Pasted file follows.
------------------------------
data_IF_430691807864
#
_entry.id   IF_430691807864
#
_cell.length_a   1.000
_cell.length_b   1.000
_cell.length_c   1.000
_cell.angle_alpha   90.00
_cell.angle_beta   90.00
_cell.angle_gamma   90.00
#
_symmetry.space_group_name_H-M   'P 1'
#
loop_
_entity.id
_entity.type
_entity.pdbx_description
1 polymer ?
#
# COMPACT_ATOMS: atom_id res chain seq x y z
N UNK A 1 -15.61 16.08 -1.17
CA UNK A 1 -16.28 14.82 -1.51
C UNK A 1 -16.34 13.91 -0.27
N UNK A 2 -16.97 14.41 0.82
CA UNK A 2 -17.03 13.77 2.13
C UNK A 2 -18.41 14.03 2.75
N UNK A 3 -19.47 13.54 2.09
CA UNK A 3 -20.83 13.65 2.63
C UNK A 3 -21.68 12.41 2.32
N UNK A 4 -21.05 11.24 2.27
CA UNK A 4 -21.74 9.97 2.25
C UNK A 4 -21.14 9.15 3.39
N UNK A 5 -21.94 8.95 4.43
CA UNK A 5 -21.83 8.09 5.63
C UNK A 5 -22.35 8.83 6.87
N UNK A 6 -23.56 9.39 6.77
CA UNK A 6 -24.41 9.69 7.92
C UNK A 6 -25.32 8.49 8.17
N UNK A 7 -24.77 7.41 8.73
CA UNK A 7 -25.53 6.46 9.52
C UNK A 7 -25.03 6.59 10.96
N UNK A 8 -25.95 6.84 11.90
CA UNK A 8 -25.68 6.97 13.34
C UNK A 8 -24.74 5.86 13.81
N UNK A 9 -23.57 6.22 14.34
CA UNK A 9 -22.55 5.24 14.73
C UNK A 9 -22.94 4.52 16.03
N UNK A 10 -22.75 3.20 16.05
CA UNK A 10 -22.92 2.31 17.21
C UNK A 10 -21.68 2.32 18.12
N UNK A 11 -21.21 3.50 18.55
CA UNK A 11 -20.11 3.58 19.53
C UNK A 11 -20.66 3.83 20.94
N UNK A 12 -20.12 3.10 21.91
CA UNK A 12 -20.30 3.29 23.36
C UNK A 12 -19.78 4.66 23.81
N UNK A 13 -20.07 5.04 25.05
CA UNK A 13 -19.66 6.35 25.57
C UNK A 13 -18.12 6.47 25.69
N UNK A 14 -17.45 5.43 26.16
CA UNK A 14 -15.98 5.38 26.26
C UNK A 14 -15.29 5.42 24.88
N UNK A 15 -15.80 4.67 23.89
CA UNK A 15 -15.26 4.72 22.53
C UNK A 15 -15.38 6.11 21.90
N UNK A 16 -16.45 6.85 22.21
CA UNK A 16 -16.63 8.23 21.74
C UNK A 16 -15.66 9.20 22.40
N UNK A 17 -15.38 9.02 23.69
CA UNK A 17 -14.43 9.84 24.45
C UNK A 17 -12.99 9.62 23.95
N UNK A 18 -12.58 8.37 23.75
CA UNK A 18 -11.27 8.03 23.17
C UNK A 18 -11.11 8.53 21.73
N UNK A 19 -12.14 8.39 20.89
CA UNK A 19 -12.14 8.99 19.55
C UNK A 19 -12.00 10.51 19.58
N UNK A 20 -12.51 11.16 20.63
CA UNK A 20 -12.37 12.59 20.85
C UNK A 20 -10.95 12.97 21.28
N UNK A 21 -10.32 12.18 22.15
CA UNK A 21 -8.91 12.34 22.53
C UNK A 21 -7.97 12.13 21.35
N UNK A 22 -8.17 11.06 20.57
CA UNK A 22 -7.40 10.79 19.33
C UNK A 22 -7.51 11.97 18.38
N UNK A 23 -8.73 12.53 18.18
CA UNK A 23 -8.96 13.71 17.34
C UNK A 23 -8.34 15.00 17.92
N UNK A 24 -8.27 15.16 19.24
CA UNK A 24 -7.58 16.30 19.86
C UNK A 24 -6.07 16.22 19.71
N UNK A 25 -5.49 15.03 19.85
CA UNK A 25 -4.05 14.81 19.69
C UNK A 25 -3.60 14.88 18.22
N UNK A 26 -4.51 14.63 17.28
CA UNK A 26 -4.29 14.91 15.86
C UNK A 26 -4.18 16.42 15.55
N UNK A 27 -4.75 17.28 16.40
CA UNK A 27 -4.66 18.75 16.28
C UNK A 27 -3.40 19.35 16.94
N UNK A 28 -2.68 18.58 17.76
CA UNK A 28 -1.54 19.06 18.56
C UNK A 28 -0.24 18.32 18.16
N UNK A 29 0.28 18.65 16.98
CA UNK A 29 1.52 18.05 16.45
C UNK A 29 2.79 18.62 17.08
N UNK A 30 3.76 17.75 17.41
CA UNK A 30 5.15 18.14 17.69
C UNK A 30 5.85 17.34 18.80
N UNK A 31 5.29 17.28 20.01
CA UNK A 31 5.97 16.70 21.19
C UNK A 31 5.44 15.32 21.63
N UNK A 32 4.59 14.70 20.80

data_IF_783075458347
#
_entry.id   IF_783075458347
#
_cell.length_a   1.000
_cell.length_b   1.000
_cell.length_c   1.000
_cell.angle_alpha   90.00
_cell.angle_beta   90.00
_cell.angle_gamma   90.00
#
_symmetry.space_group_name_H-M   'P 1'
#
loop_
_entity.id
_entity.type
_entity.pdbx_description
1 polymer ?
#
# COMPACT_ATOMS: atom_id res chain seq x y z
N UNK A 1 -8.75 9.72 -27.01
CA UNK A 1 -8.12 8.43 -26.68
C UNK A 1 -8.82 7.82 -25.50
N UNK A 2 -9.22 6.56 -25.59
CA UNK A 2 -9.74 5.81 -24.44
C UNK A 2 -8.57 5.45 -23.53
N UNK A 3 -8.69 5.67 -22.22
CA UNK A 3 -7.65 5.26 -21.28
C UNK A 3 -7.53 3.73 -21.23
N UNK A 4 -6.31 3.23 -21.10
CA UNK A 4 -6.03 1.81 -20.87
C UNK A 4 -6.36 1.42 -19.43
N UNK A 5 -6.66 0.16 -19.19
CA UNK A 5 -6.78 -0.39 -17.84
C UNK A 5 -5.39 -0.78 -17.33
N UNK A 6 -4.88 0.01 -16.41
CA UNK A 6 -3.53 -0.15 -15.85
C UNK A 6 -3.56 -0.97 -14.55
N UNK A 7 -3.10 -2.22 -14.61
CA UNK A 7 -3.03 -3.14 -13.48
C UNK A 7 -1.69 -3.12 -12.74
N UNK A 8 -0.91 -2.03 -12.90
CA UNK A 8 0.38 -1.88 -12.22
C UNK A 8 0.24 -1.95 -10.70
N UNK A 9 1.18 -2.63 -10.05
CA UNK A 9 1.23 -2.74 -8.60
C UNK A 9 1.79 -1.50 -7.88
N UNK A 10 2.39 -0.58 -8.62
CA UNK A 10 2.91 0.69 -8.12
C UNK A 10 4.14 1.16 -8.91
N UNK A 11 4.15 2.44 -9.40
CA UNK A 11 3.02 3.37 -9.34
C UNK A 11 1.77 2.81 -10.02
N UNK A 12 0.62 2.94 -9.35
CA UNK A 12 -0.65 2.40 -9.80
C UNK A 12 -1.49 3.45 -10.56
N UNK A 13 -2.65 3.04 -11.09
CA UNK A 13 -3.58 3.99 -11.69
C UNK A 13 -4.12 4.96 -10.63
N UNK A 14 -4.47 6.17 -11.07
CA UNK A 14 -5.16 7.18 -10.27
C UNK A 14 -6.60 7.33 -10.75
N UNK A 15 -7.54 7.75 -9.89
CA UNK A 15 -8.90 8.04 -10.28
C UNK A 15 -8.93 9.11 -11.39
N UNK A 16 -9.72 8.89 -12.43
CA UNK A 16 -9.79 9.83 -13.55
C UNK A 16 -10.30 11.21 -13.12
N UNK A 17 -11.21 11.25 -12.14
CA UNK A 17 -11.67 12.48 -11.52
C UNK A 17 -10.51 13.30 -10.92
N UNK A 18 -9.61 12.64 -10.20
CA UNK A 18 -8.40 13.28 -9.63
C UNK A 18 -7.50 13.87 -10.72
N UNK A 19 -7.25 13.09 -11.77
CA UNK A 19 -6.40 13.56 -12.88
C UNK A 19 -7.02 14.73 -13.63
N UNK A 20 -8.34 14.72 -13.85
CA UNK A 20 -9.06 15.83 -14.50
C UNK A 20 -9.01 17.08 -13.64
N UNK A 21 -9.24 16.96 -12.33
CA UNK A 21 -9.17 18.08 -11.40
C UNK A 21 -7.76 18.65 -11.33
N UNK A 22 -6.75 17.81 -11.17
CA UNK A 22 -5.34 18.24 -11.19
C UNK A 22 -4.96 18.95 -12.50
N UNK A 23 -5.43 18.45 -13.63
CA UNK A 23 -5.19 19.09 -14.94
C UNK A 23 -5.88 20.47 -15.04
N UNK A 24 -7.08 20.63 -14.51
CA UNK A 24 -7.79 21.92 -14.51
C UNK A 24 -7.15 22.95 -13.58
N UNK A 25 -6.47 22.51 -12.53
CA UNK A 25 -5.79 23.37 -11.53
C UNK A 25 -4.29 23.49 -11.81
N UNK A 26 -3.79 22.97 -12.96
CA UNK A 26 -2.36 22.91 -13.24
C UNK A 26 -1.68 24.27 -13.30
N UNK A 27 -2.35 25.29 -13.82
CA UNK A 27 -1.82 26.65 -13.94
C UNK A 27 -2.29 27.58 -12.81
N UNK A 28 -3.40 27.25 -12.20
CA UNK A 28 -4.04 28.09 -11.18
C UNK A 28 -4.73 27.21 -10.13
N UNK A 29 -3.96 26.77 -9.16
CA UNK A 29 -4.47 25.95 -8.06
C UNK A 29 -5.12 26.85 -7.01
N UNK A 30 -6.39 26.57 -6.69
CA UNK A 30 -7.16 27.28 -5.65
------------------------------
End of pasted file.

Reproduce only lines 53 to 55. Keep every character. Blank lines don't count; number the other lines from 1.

C UNK A 11 -20.66 3.83 20.94
N UNK A 12 -20.12 3.10 21.91
CA UNK A 12 -20.30 3.29 23.36